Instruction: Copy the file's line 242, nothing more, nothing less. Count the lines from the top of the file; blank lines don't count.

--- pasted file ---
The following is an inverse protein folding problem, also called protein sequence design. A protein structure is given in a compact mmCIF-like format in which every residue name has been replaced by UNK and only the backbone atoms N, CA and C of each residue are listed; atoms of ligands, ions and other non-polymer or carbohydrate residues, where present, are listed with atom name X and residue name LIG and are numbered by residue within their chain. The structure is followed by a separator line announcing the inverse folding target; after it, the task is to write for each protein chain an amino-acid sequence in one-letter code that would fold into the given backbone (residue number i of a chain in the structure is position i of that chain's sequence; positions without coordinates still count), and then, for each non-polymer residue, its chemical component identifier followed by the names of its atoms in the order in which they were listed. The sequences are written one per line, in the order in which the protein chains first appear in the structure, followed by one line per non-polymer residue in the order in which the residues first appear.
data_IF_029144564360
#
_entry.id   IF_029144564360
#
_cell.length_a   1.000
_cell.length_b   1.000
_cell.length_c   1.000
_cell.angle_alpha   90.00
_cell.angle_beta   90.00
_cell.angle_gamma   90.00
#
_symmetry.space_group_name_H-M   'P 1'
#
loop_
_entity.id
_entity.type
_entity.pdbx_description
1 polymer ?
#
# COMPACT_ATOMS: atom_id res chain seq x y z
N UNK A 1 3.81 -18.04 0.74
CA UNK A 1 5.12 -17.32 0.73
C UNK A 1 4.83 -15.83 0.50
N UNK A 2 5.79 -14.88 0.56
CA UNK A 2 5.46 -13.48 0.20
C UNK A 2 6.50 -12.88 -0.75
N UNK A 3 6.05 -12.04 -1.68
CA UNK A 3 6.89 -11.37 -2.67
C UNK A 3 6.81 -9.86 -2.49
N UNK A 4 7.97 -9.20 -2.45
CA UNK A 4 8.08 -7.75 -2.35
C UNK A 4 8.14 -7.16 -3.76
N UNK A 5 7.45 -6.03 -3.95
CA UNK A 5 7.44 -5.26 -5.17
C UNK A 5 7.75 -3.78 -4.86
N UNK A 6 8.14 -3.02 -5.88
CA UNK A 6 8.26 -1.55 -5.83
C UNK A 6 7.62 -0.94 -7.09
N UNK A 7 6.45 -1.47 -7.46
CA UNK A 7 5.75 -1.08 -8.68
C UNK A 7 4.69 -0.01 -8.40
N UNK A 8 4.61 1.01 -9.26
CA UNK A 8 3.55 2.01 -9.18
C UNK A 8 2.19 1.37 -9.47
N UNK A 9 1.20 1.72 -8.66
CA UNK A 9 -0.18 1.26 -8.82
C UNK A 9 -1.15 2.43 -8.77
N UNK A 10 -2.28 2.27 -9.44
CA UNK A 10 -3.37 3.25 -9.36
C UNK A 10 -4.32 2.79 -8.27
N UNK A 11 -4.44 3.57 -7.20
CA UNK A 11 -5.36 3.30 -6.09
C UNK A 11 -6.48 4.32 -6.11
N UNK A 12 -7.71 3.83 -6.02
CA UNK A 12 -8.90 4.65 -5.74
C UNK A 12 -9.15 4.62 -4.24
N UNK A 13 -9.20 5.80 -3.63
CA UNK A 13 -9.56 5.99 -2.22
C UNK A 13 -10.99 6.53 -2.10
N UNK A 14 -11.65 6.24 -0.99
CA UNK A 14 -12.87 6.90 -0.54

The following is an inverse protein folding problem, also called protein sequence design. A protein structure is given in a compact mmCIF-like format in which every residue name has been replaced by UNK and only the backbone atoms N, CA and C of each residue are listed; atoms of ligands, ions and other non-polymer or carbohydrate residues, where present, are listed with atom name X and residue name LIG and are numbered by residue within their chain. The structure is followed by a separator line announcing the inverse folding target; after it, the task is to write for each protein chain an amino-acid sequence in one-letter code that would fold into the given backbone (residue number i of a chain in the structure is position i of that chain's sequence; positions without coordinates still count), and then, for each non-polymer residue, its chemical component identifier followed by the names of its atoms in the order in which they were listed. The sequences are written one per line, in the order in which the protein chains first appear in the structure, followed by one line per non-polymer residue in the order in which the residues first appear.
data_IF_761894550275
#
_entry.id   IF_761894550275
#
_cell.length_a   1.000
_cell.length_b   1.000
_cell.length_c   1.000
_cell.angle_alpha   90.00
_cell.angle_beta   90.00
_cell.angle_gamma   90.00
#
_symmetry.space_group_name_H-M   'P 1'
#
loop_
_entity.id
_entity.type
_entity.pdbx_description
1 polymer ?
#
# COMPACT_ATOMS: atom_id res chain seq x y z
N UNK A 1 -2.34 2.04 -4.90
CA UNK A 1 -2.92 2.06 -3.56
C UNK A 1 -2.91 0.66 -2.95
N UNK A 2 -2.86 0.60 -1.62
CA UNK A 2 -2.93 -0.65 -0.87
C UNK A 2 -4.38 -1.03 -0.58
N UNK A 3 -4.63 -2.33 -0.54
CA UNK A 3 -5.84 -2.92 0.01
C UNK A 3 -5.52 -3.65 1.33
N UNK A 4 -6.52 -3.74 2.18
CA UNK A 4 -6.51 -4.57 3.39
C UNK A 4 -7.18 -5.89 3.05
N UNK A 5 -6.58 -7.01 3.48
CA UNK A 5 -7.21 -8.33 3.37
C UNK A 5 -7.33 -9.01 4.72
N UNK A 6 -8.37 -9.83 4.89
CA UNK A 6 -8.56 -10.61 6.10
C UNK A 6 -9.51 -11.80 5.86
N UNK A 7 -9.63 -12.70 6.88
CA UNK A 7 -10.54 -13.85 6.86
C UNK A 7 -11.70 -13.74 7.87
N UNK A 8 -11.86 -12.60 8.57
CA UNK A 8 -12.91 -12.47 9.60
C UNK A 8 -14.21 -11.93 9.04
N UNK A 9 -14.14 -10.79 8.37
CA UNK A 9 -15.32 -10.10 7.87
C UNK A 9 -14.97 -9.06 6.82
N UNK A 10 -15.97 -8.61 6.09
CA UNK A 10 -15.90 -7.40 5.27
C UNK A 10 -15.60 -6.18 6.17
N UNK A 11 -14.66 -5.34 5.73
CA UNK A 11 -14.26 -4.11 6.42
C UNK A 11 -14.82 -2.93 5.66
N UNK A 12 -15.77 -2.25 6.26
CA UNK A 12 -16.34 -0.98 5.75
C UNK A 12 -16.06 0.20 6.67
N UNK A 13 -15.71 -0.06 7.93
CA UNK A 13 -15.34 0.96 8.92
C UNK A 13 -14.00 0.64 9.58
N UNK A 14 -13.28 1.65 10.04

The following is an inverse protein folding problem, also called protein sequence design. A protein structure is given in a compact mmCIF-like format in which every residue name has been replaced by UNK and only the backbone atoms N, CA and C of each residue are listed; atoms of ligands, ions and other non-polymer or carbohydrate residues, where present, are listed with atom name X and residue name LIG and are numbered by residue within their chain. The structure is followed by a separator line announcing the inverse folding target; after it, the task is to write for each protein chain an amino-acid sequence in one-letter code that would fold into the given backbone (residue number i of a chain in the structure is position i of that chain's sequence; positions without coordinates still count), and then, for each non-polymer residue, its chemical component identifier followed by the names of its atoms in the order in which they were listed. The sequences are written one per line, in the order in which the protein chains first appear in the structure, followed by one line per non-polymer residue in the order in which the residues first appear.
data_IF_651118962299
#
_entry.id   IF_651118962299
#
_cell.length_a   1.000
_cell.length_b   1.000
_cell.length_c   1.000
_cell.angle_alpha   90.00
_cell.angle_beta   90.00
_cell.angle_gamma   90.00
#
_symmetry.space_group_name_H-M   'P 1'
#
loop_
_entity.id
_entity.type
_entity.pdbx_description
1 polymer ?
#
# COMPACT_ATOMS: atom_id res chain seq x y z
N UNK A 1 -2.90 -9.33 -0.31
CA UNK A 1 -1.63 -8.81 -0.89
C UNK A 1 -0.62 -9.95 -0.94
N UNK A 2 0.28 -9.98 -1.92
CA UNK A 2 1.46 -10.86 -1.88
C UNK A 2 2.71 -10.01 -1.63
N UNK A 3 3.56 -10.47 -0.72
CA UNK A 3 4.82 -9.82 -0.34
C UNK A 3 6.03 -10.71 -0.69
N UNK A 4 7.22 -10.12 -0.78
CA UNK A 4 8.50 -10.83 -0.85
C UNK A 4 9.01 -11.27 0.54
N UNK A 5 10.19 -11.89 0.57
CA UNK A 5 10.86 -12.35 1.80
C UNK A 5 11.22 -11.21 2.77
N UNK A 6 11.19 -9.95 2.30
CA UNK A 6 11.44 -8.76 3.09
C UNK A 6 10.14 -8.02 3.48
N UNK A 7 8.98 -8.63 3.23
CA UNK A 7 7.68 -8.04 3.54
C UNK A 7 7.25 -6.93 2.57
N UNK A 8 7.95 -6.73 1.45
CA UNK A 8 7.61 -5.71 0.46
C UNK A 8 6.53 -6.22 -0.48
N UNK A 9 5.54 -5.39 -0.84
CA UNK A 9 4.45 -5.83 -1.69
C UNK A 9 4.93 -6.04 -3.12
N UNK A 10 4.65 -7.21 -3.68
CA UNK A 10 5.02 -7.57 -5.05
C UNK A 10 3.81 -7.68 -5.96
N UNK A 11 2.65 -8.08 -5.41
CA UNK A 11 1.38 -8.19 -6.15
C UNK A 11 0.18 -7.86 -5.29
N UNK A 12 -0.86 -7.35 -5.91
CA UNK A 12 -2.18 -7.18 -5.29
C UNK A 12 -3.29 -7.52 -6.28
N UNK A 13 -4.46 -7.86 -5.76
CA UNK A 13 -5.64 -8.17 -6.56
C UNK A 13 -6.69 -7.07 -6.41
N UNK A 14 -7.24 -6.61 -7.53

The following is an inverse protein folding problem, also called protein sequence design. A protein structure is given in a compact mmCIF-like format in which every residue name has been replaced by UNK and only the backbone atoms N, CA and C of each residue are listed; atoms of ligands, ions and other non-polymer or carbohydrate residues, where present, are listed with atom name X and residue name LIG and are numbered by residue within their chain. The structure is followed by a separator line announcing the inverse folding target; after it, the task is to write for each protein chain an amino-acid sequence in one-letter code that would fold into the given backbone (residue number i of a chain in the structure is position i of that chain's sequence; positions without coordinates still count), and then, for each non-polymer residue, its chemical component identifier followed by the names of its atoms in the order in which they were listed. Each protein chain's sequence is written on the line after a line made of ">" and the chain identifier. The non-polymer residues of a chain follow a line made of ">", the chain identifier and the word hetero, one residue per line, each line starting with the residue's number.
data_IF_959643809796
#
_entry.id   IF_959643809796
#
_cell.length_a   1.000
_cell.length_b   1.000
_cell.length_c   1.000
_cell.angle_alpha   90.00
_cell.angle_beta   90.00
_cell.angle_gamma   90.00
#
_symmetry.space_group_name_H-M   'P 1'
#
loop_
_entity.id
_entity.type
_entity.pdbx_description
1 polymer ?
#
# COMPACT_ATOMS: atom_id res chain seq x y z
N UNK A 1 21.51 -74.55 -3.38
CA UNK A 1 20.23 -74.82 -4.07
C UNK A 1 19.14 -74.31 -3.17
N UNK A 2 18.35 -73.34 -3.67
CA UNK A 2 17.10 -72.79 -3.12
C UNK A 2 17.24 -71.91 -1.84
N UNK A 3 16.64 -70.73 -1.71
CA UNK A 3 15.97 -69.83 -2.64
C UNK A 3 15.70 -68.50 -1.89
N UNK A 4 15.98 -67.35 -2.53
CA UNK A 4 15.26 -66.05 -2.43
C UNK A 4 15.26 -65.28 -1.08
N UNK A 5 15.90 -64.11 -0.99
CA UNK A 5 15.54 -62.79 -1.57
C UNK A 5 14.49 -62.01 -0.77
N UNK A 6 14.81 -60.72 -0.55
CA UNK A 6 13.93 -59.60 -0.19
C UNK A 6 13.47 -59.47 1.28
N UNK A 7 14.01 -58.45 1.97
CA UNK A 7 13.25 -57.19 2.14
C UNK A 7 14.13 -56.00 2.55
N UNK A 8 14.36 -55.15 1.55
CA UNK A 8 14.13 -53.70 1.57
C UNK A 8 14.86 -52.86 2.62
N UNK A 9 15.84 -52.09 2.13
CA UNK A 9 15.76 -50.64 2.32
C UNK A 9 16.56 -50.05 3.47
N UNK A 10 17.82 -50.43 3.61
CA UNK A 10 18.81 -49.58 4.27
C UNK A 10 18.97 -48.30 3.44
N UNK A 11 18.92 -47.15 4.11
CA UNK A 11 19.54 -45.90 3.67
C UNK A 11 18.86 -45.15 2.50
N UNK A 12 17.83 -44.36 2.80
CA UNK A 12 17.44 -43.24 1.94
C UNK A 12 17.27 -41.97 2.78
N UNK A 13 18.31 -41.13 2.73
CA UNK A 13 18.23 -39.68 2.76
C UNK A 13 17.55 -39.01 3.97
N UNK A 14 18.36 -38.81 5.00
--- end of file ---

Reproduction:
N UNK A 13 18.31 -41.13 2.73